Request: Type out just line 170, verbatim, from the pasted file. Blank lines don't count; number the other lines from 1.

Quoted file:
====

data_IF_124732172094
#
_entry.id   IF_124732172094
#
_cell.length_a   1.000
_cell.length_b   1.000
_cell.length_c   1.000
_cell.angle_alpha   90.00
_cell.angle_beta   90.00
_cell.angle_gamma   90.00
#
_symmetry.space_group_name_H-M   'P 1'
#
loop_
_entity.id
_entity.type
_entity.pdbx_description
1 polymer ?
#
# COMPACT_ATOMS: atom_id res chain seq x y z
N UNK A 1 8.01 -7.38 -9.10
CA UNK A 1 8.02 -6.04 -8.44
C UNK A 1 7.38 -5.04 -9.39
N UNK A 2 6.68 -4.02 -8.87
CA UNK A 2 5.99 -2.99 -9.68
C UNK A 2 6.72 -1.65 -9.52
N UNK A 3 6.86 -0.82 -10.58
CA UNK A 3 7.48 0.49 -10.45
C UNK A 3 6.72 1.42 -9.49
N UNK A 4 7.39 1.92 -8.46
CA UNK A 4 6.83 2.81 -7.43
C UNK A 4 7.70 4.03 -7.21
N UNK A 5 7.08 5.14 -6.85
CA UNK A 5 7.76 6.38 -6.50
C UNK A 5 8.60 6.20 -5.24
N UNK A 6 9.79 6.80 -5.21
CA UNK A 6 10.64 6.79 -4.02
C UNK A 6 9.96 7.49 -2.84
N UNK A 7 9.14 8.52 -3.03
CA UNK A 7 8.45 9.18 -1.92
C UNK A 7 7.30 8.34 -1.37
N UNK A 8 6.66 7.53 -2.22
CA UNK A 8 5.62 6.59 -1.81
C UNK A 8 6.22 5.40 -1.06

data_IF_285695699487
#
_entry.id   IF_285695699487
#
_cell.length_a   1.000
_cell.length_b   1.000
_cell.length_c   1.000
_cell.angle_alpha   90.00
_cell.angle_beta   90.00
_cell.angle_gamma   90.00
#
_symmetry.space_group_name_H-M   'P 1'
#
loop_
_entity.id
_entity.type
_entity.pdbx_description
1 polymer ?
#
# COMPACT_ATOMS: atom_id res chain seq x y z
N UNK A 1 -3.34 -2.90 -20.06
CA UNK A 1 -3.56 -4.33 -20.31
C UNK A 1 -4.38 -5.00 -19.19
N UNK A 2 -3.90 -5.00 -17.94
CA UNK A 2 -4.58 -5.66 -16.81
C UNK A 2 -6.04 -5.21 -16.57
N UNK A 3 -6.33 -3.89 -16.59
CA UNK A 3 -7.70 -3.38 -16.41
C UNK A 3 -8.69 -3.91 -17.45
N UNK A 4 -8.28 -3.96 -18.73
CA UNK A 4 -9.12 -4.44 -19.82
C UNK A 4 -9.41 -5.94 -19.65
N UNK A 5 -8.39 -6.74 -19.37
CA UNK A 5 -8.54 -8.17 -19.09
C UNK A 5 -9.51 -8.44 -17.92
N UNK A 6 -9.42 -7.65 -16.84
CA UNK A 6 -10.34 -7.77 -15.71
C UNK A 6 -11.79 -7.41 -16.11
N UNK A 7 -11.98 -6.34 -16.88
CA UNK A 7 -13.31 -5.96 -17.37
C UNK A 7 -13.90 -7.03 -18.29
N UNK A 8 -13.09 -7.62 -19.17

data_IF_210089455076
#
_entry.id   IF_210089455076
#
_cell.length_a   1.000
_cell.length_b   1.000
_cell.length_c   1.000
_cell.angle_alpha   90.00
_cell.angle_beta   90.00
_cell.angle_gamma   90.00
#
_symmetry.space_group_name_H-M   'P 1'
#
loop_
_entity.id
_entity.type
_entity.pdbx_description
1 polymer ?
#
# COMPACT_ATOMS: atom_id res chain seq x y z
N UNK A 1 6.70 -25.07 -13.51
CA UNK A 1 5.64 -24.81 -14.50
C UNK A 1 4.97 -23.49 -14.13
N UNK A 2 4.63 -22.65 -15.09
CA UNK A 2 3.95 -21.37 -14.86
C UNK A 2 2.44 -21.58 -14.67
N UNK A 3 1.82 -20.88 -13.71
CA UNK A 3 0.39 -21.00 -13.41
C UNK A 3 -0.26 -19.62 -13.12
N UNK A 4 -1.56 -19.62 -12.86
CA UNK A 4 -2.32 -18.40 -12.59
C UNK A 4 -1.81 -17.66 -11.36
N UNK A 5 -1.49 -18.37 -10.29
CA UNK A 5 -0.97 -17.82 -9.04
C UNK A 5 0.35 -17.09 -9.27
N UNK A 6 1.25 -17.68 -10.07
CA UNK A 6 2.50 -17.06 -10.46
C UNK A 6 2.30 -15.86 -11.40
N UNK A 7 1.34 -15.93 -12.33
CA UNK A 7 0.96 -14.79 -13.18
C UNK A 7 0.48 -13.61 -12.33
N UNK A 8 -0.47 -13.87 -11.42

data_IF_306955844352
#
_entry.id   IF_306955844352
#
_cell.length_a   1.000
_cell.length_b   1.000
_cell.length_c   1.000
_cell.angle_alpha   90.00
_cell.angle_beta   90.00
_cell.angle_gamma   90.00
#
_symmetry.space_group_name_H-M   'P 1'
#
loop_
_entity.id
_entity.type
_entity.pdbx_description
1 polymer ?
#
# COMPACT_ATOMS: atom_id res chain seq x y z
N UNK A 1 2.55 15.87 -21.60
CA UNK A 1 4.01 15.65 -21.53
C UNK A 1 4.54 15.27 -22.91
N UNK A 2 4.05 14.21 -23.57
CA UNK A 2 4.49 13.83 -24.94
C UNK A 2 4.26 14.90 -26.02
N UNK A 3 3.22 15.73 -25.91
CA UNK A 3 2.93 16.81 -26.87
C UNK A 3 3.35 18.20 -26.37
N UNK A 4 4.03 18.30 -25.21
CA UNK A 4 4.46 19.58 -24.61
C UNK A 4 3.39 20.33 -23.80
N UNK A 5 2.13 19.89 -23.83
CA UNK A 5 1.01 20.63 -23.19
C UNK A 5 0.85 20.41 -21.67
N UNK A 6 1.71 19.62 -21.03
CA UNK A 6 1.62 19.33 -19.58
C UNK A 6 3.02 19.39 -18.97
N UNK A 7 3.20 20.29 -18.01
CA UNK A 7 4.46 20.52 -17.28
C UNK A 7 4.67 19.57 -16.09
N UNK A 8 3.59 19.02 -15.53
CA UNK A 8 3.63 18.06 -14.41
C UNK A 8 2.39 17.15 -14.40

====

N UNK A 8 3.59 19.02 -15.53